Source: Institute for Energy Economics and Financial Analysis
The utility’s latest integrated resource plan calls for 1,800 megawatts of solar and 920 megawatts of storage in its first five years.
The Puerto Rico Electric Power Authority (PREPA) filed the latest edition of its 2019-2038 integrated resource plan late Friday. The report, prepared by Siemens, is a rework of a plan submitted in February, which Puerto Rico’s energy bureau deemed noncompliant with regulations.
Though the most recent integrated resource plan (IRP) bears similarities to the previous version, the latest edition calls for higher deployment of solar and storage — which already rivaled some of the most ambitious plans for the mainland — and more flexibility associated with the natural-gas infrastructure it recommends.
In the plan’s first five years, the proposed IRP states that the island should add 1,800 megawatts of solar PV and 920 megawatts of energy storage, with combined request for proposals for these technologies. Those build-outs are more ambitious than what PREPA sought in its previous plan, which called for up to 1,200 megawatts of solar and up to 900 megawatts of energy storage.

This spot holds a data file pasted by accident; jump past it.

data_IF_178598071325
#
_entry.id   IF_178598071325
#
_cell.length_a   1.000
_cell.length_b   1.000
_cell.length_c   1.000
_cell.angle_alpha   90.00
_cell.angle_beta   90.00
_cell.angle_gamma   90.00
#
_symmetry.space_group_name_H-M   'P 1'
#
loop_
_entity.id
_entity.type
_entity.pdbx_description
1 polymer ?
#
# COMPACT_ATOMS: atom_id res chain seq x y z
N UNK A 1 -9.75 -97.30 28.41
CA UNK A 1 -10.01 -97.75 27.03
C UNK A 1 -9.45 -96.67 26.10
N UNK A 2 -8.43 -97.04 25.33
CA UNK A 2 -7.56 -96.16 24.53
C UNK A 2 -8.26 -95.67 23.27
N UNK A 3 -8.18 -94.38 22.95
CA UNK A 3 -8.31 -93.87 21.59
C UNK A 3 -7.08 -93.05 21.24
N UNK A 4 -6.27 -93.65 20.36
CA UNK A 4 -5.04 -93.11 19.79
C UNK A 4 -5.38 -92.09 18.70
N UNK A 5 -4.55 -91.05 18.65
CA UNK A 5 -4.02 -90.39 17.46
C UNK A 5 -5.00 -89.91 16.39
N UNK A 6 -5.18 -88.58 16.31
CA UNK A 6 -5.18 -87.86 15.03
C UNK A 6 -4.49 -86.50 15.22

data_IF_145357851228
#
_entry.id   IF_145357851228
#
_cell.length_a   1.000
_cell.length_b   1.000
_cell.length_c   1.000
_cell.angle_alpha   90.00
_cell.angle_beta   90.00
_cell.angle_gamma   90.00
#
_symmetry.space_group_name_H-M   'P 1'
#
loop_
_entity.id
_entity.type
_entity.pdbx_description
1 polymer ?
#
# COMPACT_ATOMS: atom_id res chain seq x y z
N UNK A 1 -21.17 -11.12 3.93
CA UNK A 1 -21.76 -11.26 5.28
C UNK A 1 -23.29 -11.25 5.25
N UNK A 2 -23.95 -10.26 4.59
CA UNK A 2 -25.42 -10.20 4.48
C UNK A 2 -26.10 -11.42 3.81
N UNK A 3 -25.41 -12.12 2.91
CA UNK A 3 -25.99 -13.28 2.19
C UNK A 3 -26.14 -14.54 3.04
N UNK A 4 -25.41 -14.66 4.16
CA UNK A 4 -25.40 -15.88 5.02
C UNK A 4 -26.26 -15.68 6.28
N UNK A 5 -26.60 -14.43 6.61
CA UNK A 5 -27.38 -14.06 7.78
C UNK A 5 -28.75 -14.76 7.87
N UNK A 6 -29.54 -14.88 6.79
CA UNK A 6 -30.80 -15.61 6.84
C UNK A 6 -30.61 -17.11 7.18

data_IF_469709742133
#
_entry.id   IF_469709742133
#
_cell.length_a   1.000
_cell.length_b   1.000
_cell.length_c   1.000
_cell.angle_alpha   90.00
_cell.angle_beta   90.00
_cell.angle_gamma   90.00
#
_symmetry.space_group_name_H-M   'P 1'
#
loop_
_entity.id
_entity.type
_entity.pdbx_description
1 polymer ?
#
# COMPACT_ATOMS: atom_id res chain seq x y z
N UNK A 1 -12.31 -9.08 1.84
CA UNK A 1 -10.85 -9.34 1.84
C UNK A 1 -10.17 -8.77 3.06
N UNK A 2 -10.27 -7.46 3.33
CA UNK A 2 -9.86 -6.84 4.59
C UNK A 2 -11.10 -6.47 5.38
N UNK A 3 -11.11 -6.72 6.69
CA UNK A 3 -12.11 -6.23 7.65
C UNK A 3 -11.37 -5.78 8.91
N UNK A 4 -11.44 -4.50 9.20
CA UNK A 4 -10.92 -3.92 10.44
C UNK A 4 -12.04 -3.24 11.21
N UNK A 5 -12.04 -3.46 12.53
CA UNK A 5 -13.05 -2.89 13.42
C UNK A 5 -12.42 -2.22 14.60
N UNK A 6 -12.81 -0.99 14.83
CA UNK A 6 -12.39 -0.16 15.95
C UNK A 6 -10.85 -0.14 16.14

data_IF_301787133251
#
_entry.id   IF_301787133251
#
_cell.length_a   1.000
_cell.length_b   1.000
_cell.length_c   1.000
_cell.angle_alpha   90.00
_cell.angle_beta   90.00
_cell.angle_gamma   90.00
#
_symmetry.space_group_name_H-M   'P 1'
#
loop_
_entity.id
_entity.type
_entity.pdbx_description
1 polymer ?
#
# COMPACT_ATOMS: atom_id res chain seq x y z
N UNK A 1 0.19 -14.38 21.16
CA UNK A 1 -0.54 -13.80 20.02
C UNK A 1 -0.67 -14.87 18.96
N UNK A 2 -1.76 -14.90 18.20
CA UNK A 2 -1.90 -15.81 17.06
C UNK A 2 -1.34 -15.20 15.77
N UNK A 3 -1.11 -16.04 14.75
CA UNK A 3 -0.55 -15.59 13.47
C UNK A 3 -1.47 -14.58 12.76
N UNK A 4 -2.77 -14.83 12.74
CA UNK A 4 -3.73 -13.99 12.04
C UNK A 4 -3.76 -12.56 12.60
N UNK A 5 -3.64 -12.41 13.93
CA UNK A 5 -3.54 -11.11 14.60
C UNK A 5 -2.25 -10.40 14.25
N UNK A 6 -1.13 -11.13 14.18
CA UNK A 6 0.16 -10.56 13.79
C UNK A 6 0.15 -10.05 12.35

Unlike a traditional IRP, PREPA has also agreed to consider several metrics such as resilience and a central role for renewables. Since PREPA’S first plan was rejected, Puerto Rico also passed a renewable portfolio standard (RPS) of 100 percent renewables by 2050, with interim targets in 2025 and 2040.
In its rejection of the February plan, the island’s energy bureau, which regulates PREPA, laid out a litany of criticisms on the document’s modeling, its consideration of costs and the lack of reasoning behind the selection for eight “minigrids.” Though PREPA’s latest preferred plan comes in at a lower price tag, $14.4 billion rather than $15.2 billion, it’s unclear whether it meets the changes the bureau requested.